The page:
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Sea surface salinity measurements taken by NASA's Aquarius instrument.  Click here for a video of the Aquarius mission. Visit the NASA Aquarius mission gallery to find podcasts, video, and images. 

Studying the ocean is useful when investigating climate change on planet Earth. The ocean system plays a primary role in climate by absorbing heat and transporting it from the equator to the poles. Many issues come into play, however, when looking at melting ice at the poles, increasing ocean acidification and rising sea levels. A key question is whether the global ocean conveyer belt will be affected by the events occuring in the ocean system. Based on this question, a closer look at ocean salinity is justified.

The salinity of the ocean plays key roles in the global hydrological cycle, impacting ocean circulation and climate. Ocean water contains a high concentration of salt. The salt comes from a variety of sources to include evaporation, dissolved rocks, volcanoes and hydrothermal vents. These processes tend to increase water’s salinity. The addition of water from a fresh water river, rain, snow and the melting of ice, in turn, reduce salinity. 

Scientists are interested in Sea Surface Salinity (SSS) because of its impact on the water cycle. Ocean salinity varies from place to place and usually ranges from 32 to 37 psu, a unit that expresses the amount of salt dissolved in water. Some latitudes of the ocean are "rainy" while others are arid and "desert-like." The latitudes with high precipitation have low SSS, and those with high evaporation have high SSS, because salt is left behind after the water evaporates.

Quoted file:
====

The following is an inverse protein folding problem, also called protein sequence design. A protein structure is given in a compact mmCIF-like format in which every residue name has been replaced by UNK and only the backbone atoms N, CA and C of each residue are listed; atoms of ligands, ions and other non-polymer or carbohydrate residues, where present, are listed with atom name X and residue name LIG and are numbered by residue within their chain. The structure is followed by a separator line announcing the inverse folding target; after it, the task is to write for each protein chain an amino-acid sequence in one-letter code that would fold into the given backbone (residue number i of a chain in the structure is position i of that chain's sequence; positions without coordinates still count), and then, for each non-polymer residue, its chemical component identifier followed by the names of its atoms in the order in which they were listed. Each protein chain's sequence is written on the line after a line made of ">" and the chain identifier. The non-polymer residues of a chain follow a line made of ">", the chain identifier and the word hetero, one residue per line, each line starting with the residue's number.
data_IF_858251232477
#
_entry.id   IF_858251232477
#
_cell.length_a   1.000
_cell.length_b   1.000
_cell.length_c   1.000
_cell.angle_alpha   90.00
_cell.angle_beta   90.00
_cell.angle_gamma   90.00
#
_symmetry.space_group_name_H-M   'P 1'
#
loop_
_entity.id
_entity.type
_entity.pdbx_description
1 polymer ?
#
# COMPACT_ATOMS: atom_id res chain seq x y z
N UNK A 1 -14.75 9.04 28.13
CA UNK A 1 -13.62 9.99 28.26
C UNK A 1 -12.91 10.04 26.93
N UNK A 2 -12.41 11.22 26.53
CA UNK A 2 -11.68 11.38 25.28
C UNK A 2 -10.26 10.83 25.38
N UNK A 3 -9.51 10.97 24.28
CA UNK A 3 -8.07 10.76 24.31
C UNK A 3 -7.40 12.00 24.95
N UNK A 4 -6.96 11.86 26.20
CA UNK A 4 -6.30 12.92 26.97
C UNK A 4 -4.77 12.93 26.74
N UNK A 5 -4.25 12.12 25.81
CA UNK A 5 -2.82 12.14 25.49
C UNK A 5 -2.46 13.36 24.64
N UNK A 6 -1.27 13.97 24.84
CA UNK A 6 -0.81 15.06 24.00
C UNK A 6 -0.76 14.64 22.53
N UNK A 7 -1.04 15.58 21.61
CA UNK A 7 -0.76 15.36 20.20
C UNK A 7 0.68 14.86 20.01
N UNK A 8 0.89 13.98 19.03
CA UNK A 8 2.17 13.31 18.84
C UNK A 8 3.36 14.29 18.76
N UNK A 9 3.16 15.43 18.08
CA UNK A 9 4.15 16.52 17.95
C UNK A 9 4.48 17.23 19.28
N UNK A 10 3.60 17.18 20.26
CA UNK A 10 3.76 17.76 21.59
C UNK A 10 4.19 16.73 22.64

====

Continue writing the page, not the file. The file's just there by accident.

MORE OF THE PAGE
For the first time, scientists are able to measure SSS globally using NASA's Aquarius instrument. This is extremely important because until now data were mostly collected by ships and instruments on buoys. With Aquarius, NASA scientists can monitor the relationship between evaporation and precipitation around the world.

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